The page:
Gene regulatory network inference from single-cell data using multivariate information measures
2,097 downloads systems biology

Thalia E Chan, Michael P.H. Stumpf, Ann C Babtie

While single-cell gene expression experiments present new challenges for data processing, the cell-to-cell variability observed also reveals statistical relationships that can be used by information theory. Here, we use multivariate information theory to explore the statistical dependencies between triplets of genes in single-cell gene expression datasets. We develop PIDC, a fast, efficient algorithm that uses partial information decomposition (PID) to identify regulatory relationships between genes. We thoroughly evaluate the performance of our algorithm and demonstrate that the higher order information captured by PIDC allows it to outperform pairwise mutual information-based algorithms when recovering true relationships present in simulated data. We also infer gene regulatory networks from three experimental single-cell data sets and illustrate how network context, choices made during analysis, and sources of variability affect network inference. PIDC tutorials and open-source software for estimating PID are available here: https://github.com/Tchanders/network_inference_tutorials. PIDC should facilitate the identification of putative functional relationships and mechanistic hypotheses from single-cell transcriptomic data.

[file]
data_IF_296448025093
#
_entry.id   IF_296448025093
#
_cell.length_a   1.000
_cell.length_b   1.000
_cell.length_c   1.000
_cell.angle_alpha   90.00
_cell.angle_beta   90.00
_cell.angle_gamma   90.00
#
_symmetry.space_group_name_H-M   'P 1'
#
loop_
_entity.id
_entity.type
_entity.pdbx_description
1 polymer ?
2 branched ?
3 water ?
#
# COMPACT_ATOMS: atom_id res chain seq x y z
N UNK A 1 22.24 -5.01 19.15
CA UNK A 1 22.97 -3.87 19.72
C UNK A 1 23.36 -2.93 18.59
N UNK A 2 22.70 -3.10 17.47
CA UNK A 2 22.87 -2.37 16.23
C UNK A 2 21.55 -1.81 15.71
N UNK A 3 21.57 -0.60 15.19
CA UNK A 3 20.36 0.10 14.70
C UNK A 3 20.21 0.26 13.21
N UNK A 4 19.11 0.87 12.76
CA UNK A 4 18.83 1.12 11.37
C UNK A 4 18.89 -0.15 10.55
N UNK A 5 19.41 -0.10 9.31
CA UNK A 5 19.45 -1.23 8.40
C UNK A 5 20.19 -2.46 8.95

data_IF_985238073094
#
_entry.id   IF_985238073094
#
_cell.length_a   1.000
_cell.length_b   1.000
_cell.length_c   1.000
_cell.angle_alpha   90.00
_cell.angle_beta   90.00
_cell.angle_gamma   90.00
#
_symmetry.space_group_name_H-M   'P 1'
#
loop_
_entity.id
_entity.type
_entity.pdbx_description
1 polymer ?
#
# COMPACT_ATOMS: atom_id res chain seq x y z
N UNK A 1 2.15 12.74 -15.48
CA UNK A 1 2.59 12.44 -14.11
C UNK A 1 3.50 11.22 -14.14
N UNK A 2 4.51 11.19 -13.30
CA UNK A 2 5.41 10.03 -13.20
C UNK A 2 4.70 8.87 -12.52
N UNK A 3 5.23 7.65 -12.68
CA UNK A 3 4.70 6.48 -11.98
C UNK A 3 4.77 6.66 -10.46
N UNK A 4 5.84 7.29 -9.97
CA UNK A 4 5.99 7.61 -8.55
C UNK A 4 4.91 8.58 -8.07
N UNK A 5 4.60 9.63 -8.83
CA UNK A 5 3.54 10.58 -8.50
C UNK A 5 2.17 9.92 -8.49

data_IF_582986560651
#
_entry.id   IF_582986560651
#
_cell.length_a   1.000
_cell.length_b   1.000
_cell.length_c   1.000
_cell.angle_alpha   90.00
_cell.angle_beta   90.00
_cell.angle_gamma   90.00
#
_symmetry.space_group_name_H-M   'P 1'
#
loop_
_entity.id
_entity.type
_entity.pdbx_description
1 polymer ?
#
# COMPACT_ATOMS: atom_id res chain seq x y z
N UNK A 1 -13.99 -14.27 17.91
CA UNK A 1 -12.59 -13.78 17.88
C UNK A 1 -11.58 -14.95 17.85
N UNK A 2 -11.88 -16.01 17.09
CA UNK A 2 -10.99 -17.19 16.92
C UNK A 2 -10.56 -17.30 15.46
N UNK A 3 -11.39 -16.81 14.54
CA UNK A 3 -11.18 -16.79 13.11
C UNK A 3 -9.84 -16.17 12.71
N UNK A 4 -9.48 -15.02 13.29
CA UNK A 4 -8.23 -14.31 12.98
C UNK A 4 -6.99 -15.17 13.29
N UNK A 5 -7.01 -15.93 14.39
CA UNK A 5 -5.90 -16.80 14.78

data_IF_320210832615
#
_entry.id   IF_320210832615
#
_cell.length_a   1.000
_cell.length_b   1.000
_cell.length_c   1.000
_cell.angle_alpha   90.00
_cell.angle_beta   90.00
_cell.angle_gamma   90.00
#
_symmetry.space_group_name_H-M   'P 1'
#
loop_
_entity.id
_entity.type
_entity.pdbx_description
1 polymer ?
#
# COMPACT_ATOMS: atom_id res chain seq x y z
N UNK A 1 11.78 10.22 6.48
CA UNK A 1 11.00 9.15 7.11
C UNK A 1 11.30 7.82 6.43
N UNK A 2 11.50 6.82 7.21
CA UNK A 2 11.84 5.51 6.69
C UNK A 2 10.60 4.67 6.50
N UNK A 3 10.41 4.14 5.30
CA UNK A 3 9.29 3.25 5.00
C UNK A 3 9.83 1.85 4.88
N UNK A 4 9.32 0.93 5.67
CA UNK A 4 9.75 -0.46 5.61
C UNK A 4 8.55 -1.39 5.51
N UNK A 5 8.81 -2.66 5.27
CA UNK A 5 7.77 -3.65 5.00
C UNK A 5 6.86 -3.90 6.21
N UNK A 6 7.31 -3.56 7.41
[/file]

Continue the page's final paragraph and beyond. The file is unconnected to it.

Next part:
95: Automated sample preparation for high-throughput single-cell proteomics
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Posted to bioRxiv 25 Aug 2018

Automated sample preparation for high-throughput single-cell proteomics
2,082 downloads systems biology

Harrison Specht, Guillaume Harmange, David H. Perlman, Edward Emmott, Zachary Niziolek, Bogdan Budnik, Nikolai Slavov